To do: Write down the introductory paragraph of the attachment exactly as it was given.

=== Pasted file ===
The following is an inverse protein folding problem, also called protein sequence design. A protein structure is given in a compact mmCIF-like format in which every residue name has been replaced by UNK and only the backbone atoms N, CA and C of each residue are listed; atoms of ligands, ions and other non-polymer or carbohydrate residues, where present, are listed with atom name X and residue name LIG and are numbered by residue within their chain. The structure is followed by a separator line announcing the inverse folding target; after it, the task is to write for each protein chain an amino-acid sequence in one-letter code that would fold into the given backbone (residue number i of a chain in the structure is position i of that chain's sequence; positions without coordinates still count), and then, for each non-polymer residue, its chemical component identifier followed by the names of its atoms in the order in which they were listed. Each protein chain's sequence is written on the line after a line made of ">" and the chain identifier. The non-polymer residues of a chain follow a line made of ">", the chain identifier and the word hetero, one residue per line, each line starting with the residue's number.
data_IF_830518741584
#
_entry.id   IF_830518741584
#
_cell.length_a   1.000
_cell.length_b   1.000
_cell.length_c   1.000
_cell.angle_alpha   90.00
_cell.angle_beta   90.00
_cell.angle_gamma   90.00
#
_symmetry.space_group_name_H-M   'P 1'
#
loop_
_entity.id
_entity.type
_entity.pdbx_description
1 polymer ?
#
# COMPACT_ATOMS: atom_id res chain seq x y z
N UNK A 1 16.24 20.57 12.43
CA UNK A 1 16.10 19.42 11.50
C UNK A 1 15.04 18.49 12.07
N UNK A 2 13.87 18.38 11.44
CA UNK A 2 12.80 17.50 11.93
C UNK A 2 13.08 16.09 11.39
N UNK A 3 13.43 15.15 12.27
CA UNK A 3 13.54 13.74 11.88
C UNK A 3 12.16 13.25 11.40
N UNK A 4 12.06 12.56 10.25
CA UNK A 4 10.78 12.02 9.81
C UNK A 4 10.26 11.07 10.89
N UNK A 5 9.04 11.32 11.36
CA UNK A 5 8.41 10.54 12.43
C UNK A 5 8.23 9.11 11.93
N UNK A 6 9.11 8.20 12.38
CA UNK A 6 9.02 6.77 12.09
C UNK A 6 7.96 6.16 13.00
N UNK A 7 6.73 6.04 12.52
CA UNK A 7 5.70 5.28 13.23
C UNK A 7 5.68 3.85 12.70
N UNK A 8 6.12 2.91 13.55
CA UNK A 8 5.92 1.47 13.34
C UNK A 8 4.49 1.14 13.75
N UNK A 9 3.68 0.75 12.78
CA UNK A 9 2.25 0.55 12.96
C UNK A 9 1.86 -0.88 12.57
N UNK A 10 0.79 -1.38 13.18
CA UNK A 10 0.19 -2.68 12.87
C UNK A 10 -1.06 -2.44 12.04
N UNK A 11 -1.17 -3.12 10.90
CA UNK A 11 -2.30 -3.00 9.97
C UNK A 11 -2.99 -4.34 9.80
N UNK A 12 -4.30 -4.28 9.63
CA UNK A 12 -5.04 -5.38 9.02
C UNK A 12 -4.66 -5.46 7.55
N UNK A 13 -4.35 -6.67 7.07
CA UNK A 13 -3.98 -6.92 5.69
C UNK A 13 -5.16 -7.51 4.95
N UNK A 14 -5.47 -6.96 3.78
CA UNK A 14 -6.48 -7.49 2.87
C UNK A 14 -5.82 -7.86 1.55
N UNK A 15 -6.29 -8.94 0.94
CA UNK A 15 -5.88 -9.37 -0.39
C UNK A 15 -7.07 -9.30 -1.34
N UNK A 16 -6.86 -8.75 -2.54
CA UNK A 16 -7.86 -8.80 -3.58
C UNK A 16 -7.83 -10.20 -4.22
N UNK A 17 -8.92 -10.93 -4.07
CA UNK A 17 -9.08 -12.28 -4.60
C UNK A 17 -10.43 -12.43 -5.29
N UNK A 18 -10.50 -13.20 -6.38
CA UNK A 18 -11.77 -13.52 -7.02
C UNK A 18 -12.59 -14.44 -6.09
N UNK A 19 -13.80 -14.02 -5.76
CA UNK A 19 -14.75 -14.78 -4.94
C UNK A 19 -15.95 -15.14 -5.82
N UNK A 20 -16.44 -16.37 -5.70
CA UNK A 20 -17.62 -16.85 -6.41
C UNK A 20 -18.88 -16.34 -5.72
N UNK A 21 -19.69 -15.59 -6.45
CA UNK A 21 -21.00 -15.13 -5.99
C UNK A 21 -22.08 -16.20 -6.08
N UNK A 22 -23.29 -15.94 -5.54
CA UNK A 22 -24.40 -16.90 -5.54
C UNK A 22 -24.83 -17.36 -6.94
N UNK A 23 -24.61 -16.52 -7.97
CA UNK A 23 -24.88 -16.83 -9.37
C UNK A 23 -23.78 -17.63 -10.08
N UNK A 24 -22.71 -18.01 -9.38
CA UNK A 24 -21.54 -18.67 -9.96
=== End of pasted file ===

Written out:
The following is an inverse protein folding problem, also called protein sequence design. A protein structure is given in a compact mmCIF-like format in which every residue name has been replaced by UNK and only the backbone atoms N, CA and C of each residue are listed; atoms of ligands, ions and other non-polymer or carbohydrate residues, where present, are listed with atom name X and residue name LIG and are numbered by residue within their chain. The structure is followed by a separator line announcing the inverse folding target; after it, the task is to write for each protein chain an amino-acid sequence in one-letter code that would fold into the given backbone (residue number i of a chain in the structure is position i of that chain's sequence; positions without coordinates still count), and then, for each non-polymer residue, its chemical component identifier followed by the names of its atoms in the order in which they were listed. Each protein chain's sequence is written on the line after a line made of ">" and the chain identifier. The non-polymer residues of a chain follow a line made of ">", the chain identifier and the word hetero, one residue per line, each line starting with the residue's number.